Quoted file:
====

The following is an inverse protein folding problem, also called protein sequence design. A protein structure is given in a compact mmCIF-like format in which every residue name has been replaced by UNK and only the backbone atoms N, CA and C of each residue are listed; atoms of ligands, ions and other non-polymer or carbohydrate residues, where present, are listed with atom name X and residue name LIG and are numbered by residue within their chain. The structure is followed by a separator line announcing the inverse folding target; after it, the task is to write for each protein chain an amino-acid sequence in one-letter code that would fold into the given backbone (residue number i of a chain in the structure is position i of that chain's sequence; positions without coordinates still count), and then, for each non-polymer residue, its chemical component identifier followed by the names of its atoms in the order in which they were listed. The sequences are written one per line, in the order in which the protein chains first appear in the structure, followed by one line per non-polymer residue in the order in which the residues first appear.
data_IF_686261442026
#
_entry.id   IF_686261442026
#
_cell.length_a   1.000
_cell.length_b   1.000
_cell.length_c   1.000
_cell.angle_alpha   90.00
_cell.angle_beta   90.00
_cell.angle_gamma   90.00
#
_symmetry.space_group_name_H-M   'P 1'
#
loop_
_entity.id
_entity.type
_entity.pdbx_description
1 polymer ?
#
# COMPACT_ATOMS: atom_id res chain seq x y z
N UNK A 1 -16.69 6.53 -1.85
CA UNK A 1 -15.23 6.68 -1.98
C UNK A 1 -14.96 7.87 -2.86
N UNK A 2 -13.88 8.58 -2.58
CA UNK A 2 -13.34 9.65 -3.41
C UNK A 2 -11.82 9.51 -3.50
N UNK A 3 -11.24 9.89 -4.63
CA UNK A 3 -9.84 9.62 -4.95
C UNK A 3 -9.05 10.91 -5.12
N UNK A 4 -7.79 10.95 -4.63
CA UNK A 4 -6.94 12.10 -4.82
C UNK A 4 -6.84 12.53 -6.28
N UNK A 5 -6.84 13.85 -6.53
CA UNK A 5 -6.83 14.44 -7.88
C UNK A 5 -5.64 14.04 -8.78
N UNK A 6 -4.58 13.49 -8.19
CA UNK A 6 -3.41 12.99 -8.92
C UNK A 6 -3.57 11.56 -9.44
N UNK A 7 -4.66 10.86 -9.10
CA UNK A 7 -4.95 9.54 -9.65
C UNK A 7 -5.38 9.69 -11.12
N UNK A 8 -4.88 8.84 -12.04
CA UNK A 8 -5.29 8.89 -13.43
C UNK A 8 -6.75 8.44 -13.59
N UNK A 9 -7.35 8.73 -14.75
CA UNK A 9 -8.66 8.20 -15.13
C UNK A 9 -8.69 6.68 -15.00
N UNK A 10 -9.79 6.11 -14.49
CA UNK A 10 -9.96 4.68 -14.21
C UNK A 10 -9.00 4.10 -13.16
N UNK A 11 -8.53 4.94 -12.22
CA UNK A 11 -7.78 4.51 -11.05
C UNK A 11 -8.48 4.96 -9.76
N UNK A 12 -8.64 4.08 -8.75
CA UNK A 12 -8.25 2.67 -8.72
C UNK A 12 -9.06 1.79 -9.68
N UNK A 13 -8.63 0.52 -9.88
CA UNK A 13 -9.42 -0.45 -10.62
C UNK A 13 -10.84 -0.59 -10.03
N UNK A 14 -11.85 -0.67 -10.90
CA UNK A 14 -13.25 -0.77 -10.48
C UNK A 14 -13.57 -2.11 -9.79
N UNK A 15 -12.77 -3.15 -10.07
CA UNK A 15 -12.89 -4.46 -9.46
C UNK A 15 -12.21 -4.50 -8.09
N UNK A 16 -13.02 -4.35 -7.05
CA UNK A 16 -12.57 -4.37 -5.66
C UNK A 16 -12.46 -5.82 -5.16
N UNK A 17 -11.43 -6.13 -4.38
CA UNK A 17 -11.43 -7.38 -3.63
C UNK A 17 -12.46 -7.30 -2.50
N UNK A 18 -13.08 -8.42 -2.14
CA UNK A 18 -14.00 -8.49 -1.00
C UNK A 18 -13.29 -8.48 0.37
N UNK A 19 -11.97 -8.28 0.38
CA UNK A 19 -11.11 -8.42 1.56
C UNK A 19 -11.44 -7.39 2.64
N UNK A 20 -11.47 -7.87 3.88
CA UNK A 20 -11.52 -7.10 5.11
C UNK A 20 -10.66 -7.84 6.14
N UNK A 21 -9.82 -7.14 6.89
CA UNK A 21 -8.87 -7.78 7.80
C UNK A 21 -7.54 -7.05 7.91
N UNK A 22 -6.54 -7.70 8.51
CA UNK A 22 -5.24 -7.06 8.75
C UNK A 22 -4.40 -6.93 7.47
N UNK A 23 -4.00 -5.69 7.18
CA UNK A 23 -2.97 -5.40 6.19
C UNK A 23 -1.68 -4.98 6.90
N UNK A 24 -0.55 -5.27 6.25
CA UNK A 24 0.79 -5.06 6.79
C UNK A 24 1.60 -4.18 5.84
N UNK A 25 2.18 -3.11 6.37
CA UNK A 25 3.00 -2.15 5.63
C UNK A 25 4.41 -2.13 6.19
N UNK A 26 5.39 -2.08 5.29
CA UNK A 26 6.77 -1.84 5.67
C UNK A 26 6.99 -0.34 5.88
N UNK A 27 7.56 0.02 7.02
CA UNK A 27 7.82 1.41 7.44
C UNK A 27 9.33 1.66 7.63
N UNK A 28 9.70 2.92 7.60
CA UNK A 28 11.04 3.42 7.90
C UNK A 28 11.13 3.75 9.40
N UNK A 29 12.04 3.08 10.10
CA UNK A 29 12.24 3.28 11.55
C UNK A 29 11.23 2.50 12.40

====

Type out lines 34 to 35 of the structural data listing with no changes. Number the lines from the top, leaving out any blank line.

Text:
N UNK A 5 -6.84 13.85 -6.53
CA UNK A 5 -6.83 14.44 -7.88